Friday, 7 March 2014

Why Cycling is One of the Most Adaptable and Accessible Sports in the World?

Cycling is hugely popular, as well as surprisingly adaptable, making it one of the most accessible sports in the world.

Why Cycling is One of the Most Adaptable and Accessible Sports in the World

All cyclists know the familiar feeling of movement, freedom and independence that comes with propelling yourself on your own pedal-power. And it's this feeling which makes cycling so popular with a whole range of people with learning or physical disabilities.
Many disabilities leave people feeling trapped and isolated within their condition, with little or no independence. Cycling can allow disabled people to feel liberated from their condition – free to move independently.

Cycling is accessible to all because bikes can be adapted to meet the needs of any individual – from people with visual impairment to learning difficulties, to those with limited or no lower mobility. Whatever stands in the way of independence, there is a two-wheeled solution.

Here is a guide to the adapted bikes available:

Adding an extra wheel to a bike means that the rider does not need to be able to balance. This small change makes cycling accessible to those with learning disabilities, or people recovering from a stroke.

While conventional tandem bikes are not seen as specially designed disability bikes, they are extremely popular with a huge range of disabled people.
One inspired use of the tandem bicycle is to make cycling accessible to visually impaired people. The cycling charity, Life Cycle, have developed a successful programe of tandem rides in the Bristol area.
A team of volunteers pair up with visually impaired riders, and explore cycle paths in and around Bristol. With the volunteer in control of the bike, the visually impaired rider can still enjoy the feeling of motion and the exercise of pedaling.

Paul Barnett took part in the scheme and said:
“Two's Company’s done a great job in opening up cycling to so many more people, as well as showing the larger cycling community that there's a multitude of ways to cycle. And I'm really grateful to you for welcoming me and my children and triggering the cycling bug.”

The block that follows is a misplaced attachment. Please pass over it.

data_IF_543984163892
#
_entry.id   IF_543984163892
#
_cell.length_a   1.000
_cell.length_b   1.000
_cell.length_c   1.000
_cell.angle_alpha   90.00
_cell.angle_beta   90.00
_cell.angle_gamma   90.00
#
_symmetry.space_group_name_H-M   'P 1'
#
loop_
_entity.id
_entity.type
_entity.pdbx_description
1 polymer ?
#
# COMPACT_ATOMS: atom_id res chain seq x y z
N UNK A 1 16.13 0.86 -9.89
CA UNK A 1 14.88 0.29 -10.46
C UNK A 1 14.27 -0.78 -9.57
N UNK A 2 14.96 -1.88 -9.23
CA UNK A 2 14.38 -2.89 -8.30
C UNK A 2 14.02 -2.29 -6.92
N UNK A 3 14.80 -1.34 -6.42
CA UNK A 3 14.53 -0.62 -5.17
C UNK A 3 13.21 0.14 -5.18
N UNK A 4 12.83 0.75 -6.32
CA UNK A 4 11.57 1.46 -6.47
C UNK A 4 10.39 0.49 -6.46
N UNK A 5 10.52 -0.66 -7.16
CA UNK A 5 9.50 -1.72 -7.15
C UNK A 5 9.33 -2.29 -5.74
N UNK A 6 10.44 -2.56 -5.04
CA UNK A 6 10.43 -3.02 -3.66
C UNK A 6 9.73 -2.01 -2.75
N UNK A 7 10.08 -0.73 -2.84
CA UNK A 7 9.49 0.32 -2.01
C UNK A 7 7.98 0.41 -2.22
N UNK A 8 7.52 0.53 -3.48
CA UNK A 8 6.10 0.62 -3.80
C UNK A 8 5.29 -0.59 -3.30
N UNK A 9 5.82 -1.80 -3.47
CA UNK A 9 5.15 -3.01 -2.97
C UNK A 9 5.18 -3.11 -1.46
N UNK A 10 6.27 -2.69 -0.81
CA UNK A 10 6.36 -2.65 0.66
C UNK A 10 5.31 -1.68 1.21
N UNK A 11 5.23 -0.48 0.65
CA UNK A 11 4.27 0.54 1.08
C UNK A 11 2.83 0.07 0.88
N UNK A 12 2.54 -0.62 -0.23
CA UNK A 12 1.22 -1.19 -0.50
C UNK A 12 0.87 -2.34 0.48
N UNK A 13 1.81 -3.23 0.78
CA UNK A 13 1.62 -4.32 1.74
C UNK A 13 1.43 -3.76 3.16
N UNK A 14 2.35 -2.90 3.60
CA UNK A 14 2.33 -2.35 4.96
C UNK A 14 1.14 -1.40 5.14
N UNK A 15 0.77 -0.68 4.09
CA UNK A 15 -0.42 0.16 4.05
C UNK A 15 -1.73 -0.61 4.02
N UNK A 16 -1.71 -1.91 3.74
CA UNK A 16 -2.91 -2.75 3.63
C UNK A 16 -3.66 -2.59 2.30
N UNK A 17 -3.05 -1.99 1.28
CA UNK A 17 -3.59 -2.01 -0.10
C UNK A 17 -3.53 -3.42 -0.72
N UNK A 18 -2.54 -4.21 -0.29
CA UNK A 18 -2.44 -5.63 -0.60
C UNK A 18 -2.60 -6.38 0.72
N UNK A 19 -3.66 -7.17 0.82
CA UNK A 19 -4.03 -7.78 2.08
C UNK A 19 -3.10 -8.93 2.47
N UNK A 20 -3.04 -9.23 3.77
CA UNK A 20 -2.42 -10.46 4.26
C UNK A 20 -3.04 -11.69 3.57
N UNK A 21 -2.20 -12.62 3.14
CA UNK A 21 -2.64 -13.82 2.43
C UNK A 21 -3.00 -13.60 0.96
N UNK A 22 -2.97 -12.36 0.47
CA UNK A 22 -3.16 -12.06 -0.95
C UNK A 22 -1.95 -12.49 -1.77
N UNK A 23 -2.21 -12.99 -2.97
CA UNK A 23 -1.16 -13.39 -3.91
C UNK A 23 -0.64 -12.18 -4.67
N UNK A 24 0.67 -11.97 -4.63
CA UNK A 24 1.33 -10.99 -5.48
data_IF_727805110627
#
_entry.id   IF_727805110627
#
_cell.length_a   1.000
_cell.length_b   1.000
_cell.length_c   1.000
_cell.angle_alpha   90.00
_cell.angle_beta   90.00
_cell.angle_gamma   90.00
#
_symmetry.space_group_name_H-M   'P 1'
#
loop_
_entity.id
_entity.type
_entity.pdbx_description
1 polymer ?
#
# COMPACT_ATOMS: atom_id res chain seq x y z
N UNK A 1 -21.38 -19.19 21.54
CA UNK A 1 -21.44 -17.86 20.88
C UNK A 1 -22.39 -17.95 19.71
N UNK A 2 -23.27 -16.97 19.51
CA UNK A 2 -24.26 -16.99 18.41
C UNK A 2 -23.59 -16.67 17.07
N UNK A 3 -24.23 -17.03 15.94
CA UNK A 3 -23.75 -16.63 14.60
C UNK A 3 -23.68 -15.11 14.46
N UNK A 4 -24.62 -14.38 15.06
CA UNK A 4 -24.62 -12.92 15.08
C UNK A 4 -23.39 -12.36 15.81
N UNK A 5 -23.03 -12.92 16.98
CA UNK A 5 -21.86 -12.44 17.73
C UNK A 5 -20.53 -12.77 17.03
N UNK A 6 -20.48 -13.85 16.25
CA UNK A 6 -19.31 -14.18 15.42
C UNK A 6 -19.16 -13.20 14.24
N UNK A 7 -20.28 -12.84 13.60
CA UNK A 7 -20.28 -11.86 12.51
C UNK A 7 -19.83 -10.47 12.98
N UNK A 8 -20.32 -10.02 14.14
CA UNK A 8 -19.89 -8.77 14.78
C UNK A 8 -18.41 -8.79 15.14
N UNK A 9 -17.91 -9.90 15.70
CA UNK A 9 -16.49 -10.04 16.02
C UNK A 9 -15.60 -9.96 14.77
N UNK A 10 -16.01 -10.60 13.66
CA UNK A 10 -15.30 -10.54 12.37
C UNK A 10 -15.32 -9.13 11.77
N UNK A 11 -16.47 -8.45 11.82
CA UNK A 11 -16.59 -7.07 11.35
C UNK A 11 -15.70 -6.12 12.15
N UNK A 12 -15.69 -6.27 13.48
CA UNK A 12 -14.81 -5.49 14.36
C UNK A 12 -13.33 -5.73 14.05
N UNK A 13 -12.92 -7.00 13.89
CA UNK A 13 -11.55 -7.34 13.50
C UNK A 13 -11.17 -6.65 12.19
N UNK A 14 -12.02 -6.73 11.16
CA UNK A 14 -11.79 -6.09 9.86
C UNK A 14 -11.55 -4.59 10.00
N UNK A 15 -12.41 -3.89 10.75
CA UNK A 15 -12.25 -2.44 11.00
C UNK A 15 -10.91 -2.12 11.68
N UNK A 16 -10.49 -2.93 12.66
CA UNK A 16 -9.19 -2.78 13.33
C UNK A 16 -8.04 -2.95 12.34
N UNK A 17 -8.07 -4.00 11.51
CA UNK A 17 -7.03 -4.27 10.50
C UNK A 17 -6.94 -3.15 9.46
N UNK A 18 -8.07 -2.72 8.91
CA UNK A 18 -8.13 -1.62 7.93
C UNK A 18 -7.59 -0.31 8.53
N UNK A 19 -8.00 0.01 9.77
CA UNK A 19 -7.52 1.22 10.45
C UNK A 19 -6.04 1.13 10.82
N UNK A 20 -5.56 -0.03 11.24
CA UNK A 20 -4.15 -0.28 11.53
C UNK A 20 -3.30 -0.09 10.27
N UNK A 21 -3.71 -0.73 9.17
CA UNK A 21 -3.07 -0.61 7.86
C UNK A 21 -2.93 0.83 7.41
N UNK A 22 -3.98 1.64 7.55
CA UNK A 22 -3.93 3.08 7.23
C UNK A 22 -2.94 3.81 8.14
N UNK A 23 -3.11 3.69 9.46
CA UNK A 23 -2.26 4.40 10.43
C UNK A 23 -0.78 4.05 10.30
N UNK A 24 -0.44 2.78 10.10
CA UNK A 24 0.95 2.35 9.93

However, there are also ways of adapting tandem bikes to meet the needs of different disabilities. This next idea is from the Netherlands – the Dutch lead the way when it comes to cycling, and with adapted bikes, this is no different.
Steer-from-the-rear Tandem bicycles have been developed, which allow the disabled rider to sit at the front of the bike to experience the world around them, instead of staring at their companions back. This is a great for those with learning disabilities, as the experience is very similar to riding a standard bike on your own.
Tandems can also be adapted to the One-Up-One-Down style, where the rider at the front has a lowered seat instead of saddle – perfect for those who want to pedal but have limited upper body mobility.

Side-by-Side Quadri-cycles
This bike style is an adaption of the tricycle to accommodate to riders side by side. Each rider pedals independently, but the rider on the left has control of the steering. This is another bike which makes cycling accessible to those with learning disabilities.

For those with limited or no lower body mobility, the Hand-Cycle is a liberating invention. The bike operates on the same pedal-powered principle as a traditional bike but using hands to turn a wheel, which in turn drives the chain around the bicycle wheels.
Hand cycles are also great for people with joint problem such as arthritis and for those looking rebuild upper body strength after a serious illness.

Road-Going Wheelchair
Another way to increase the accessibility of cycling has simply been to attach a wheel chair to a bike. The Road-Going Wheelchair, has the wheelchair attached to the front, and a bike at the back – similar to the design of a tandem. This provides the feeling of cycling for those who can't pedal.

Here are just a few ways which bikes can be adapted to the needs of an individual, showing that cycling is a hugely adapted sport. The principle of using pedal-power to propel yourself can altered and adapted to create many different bikes, all with the same core idea – to move independently.
You can see an extensive guide to Disability Cycling here, compiled by Get Cycling.

Cycling can greatly improve the lives of many people – it provides freedom and independence, as well as being a great way to keep fit and enjoy the outdoors.
Do you have any experiences of how cycling has improved our life? Share your stories below.